eNewsletter Feature Story – January 27, 2022
This week’s eNewsletter feature
was written by Rev. Raymond Hylton,
FPCE senior pastor.
At Tuesday’s meeting, our Session voted unanimously to return to in-person worship this Sunday. So I am looking forward to seeing you!
This Sunday, I conclude our teaching series on the Defining Values that shape our church.
(Remember to pick up one of the stunning magnets outlining the five First Pres Defining Values. Display it in a central, visible place as a reminder that this is how we want to be known in the City of Evanston.)
The final value I will discuss with you on Sunday is Compassion.
Watch the evening news — it is hard to miss the obvious fact that our society’s compassion muscles are atrophying. Look around you on the streets around your home, shop, or office — society’s “orphans” are left empty-handed and stranded in the winter cold by far too many passers-by.
We at First Pres have a missional opportunity to shine the light and love of Christ into the void and chaos of hate, violence, selfishness, and human neglect. And we as a church have all the resources to make a difference.
Did you know that compassion, like an underground aquifer, flows through every part of Scripture? The Scriptures nourish our understanding of God’s limitless heart. They explain the impulses for Jesus’s ministry, and show us a template for relating to each other in ways that bring Good News to people in need.
Over and over again, Scripture reveals that God is a God of compassion: But you, O Lord, are a compassionate and gracious God (Ps. 86:15 NIV).
The LORD is gracious and compassionate, slow to anger, and rich in love. The LORD is good to all; he has compassion on all he has made (Ps. 145:8–9 NIV).
And then, of course — as we have just celebrated — the great Miracle happened: the Word became flesh and lived among us. Full of grace and truth, Jesus made visible the invisible God our human eyes otherwise cannot see. Jesus modeled for us that He is the Lord of Compassion. He showed us what that looked like, what it should and can be.
As followers of Jesus — people made in the image of God — we have the same ability to live a life of compassion.
Again and again, Old Testament and New, Scripture instructs us to show compassion to others:
Be kind and compassionate to one another. (Eph. 4:32 NIV)
Therefore, as God’s chosen people, holy and dearly loved, clothe yourselves with compassion. (Col. 3:12 NIV)
Finally, all of you, live in harmony with one another; be sympathetic, love as brothers and sisters, be compassionate and humble. (1 Peter 3:8 NIV)
One of the most important tasks that Jesus Followers undertake is to imitate the compassionate ways of Jesus. They (we!) are very concerned about the pain and suffering of others, and are willing to lend a helping hand every step of the way.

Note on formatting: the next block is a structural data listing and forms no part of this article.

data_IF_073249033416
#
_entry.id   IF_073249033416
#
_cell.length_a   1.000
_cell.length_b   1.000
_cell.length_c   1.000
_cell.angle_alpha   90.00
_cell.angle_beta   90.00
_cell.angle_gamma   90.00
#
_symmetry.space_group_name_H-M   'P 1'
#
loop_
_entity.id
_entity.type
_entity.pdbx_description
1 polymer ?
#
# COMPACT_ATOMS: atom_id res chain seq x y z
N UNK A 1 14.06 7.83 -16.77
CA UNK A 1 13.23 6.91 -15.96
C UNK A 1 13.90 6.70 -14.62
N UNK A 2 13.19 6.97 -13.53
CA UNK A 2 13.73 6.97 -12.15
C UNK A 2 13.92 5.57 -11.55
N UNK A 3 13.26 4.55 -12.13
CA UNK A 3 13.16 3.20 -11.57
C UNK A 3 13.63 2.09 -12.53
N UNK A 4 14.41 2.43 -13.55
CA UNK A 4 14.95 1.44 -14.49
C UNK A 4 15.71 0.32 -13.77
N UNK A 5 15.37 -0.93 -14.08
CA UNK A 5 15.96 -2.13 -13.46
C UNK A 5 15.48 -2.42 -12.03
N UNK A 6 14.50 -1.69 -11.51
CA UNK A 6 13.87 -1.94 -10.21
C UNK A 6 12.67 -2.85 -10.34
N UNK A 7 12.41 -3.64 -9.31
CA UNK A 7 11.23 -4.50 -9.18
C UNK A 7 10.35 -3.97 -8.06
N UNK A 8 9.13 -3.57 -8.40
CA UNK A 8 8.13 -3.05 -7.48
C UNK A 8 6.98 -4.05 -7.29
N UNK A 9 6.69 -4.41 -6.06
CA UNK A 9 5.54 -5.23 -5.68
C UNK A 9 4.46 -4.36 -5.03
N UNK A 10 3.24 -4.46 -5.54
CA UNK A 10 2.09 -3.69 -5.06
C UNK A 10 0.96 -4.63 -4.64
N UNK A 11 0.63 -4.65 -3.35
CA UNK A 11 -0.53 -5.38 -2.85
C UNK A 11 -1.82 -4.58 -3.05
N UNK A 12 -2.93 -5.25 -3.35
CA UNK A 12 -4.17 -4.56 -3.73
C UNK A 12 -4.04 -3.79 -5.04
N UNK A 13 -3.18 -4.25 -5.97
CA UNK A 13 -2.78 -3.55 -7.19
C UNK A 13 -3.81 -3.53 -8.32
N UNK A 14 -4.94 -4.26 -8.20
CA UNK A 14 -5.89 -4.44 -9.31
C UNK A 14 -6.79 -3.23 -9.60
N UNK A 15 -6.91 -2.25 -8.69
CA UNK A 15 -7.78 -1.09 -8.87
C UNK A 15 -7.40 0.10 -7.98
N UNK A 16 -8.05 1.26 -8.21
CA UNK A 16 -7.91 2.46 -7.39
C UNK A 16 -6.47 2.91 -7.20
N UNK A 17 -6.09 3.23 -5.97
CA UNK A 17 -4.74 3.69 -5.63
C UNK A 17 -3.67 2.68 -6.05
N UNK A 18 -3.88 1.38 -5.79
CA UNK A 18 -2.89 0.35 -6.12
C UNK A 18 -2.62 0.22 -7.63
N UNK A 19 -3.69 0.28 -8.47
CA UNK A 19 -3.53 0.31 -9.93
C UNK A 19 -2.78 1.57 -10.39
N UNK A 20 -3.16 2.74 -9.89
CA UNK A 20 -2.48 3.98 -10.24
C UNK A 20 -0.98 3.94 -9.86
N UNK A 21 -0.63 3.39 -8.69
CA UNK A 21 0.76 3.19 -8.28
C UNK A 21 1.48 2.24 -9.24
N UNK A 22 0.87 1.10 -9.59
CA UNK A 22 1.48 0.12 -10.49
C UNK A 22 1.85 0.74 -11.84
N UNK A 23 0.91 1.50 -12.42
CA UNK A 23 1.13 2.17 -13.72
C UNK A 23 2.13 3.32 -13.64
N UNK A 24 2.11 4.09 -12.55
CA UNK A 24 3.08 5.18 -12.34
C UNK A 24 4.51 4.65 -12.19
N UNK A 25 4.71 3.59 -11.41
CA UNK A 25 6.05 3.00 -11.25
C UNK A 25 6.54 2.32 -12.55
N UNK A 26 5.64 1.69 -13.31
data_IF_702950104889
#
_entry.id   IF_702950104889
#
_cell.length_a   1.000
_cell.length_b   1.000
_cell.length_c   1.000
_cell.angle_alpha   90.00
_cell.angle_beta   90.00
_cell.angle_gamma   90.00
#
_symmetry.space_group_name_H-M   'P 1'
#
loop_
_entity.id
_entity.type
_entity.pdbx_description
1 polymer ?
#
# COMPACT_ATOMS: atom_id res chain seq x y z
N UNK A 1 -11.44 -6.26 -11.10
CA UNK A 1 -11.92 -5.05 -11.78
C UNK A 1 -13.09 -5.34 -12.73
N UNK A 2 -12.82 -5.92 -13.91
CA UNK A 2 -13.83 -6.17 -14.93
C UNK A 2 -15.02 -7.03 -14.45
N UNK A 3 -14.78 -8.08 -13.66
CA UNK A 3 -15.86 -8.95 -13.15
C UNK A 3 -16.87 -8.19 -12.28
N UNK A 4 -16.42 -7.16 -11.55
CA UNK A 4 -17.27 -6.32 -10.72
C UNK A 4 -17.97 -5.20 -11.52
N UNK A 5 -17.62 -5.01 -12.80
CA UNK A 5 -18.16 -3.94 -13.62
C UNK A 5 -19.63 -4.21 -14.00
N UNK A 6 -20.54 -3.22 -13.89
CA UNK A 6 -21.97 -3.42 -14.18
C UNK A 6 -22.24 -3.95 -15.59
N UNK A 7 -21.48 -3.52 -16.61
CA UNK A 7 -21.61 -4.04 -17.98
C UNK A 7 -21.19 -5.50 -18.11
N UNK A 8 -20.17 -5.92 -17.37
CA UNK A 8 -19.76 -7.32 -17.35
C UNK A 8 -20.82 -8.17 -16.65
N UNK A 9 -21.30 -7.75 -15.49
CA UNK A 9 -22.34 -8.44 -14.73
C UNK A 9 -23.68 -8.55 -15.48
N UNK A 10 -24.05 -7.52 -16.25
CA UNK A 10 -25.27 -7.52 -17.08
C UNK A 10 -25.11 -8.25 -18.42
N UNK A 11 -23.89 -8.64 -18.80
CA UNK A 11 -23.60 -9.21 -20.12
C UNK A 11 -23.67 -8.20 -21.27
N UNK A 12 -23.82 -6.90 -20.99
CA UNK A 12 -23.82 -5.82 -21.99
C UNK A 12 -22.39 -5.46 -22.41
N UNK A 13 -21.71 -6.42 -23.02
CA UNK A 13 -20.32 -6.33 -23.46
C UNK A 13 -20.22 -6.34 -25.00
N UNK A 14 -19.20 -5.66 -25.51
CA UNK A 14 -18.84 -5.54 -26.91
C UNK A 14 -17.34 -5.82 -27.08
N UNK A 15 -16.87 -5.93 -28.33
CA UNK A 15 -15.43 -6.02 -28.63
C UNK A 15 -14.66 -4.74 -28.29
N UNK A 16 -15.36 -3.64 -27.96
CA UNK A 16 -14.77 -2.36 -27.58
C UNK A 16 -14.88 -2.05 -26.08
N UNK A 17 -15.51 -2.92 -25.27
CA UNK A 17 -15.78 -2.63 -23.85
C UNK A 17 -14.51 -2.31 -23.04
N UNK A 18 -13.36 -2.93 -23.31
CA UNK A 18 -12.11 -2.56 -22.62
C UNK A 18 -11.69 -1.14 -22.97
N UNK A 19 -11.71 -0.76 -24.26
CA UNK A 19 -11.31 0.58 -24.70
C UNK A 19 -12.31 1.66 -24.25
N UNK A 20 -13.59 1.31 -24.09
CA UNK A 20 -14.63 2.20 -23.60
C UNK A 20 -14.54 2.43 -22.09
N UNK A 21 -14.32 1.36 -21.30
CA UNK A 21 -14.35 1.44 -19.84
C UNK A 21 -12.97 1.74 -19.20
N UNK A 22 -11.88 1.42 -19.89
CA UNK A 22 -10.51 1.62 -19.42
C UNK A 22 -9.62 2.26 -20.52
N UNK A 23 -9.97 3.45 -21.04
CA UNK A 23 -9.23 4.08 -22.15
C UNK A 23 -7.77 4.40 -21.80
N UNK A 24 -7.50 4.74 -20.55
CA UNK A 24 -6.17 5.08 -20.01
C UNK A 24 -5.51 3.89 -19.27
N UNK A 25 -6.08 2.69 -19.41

Former Moody Church Senior Pastor, Warren Wiersbe, defined compassion as “your pain in my heart.”
As much as we are hard-wired by God to feel and respond to the pain of others, we are constantly fighting the urge to focus on the self — me, me, me.
Many people struggle with the Jericho Road syndrome (see Luke 10:25-37). When face-to-face with wounded fellow travelers on the road of life, they cross over to the other side of the road. Or fear immobilizes their compassionate instincts. Some are too busy to become entangled in other people’s messy lives, or they simply just don’t care.
What happens when we shut down our God-given impulses to act and care for those who suffer? We restrict our growth in all the other virtues — Love, Joy, Peace, Patience, Gentleness, and Kindness. That’s why some of the most joyful, contented, resilient people are people of compassion.
Try it today. As you move about at home, at work, in the store, on the train, be mindful of others. Look at others through the eyes of Jesus. Don’t hesitate to offer simple gestures, like saying, “Good morning,” “Thank you,” or “How can I pray for you, or help you?”
These simple, but powerful gestures open doors, then, so we can take action.
Yes, there is a cost. Time, maybe money, going the extra mile, a disrupted schedule, but it is worth the joy of helping to lift another person’s burdens.
In 1747 Charles Wesley, Methodist leader and hymnist, described how Jesus helps us live compassionate lives:
Jesus, Thou art all compassion,
Pure unbounded love Thou art;
Visit us with Thy salvation,
Enter every trembling heart.
Pastor Ray Hylton